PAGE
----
Sunday, May 24, 2009

English Lingo

Now that Ruth Padel's smear e-mails to journalists concerning Derek Walcott, prior to the election, have been made public, one ponders the curious use of language used by Ms. Padel. After admitting that her e-mails called attention to "The Lecherous Professor" - circulated anonymously to electors - she said: "I'm very, very sorry he pulled out." And Oxford historian Oswyn Murray, one of her chief supporters, said: "I'm standing behind her." The London Sunday Observer commented: "He refused to be drawn further."

addendum, Wednesday, May 27: click here @
and scroll down to the bottom for Michael Horovitz' excellent take on the whole business and its relation to poets and poetry.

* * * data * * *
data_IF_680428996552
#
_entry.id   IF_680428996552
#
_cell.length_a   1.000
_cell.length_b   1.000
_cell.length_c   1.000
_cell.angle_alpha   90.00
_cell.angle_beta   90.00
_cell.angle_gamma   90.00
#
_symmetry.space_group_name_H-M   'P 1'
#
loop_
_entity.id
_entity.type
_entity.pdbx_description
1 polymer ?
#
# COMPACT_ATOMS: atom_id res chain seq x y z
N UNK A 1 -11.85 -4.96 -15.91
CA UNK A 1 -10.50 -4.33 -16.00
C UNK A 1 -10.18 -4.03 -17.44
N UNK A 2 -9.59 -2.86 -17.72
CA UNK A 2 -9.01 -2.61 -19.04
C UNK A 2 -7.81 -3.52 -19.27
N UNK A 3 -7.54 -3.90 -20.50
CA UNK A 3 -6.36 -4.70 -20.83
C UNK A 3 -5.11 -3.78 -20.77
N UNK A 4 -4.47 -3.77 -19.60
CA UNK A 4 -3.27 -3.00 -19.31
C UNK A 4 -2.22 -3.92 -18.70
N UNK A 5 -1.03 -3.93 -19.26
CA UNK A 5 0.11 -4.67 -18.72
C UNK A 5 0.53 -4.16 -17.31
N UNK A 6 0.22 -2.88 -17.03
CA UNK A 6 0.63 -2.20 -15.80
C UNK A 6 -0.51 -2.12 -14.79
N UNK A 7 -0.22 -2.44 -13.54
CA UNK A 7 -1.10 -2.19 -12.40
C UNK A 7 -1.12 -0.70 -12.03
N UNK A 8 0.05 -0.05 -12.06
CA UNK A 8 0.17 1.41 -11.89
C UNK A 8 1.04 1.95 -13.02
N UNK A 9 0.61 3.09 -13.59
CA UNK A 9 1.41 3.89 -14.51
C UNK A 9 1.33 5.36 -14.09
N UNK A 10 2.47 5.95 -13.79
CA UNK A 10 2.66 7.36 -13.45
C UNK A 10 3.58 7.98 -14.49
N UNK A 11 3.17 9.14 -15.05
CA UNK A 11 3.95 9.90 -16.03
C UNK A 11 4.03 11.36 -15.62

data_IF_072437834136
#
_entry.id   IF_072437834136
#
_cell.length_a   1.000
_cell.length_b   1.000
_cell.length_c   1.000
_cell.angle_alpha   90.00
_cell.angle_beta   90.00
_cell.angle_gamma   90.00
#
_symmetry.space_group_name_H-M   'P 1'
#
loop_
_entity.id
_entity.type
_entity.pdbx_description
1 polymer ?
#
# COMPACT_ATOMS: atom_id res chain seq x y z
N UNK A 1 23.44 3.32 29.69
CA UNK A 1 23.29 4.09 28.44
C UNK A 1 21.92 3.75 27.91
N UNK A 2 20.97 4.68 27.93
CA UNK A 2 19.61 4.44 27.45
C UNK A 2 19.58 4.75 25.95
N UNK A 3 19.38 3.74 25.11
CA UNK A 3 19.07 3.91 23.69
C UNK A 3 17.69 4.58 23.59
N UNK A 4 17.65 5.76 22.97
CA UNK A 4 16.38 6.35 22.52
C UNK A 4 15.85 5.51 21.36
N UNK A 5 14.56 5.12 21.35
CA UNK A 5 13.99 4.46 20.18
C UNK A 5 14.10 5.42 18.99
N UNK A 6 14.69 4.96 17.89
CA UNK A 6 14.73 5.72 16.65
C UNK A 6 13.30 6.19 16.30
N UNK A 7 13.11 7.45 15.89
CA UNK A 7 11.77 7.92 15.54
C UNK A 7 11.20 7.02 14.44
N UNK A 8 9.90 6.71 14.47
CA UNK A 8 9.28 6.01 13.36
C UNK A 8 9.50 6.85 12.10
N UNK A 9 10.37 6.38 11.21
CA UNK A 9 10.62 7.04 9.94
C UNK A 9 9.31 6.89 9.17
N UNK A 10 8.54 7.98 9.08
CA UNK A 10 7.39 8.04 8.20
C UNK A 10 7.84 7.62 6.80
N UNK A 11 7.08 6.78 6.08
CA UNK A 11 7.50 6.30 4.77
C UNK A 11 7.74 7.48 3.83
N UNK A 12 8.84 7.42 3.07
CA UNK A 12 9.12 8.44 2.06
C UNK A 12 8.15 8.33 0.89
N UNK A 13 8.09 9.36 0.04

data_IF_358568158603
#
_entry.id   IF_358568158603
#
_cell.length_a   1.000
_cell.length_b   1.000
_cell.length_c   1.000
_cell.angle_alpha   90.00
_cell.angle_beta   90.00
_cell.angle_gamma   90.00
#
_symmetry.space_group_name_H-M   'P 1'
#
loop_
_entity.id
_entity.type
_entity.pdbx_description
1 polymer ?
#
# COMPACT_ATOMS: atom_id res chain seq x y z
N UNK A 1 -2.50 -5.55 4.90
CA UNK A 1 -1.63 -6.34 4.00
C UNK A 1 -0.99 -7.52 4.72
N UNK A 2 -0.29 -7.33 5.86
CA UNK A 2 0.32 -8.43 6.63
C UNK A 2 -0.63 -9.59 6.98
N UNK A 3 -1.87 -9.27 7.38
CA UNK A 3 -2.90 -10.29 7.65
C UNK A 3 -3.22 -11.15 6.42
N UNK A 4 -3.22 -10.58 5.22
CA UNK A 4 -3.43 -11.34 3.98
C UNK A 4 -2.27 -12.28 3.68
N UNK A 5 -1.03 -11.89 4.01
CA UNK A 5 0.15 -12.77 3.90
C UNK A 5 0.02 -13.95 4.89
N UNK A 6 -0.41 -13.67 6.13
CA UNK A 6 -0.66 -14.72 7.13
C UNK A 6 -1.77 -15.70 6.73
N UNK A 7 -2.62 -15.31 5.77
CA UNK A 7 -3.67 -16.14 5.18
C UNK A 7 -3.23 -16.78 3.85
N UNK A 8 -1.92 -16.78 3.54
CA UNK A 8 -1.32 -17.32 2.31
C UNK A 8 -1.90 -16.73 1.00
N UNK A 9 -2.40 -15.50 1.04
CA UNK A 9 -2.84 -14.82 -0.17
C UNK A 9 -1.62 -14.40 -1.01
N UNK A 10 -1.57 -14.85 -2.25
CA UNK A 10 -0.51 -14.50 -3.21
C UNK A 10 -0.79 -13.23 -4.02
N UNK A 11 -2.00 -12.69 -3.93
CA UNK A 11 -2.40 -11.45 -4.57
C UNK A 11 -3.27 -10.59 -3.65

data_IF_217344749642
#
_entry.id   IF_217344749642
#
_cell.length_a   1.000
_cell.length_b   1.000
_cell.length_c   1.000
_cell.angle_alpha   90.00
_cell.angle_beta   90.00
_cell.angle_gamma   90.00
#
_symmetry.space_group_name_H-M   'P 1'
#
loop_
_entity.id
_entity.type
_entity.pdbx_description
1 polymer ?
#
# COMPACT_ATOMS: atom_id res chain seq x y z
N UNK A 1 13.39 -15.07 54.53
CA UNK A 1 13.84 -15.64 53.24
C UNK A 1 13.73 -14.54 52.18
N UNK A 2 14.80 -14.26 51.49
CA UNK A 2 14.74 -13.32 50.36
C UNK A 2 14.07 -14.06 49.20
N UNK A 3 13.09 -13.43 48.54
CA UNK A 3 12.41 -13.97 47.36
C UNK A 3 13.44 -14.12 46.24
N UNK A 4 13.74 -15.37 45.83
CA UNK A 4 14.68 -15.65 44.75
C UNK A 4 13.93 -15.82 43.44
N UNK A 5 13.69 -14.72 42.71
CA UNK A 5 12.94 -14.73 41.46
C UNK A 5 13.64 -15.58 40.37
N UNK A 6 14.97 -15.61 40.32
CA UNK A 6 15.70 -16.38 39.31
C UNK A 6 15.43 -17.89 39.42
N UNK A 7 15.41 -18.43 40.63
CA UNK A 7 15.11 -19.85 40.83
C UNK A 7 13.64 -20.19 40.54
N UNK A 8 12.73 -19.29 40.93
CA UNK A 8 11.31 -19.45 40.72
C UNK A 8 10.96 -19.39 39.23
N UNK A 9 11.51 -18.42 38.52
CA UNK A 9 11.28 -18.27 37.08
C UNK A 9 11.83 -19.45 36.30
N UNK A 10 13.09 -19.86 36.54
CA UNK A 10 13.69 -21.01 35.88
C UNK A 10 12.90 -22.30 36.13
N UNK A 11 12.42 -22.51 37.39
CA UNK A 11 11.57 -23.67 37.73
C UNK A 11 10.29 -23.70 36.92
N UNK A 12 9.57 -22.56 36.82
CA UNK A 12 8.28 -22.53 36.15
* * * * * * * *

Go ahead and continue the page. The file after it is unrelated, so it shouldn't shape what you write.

addendum, Monday, June 8.....Not that the incest-ridden world of American poets and poetry is any less tawdry (and even more obvious). In THE NATION (issue of June 15), a weekly newsmagazine which purports to be both independent and left of liberal in its politics (despite its policy of accepting adverts from all groups, including the right-wing and firms raping the Amazon of its natural resources) there was, for the first time ever in that journal, an entire page devoted to poetry; actually, it was one page with one poet and one poem. Brathwaite. Well, perhaps not my cup of tea, but always interesting, and a major Caribbean poet. And with "Kumina" he achieved greatness - at a heavy price. But to whom is this new poem dedicated? Peter Gizzi. And who is Peter Gizzi? The poetry editor of THE NATION of course.

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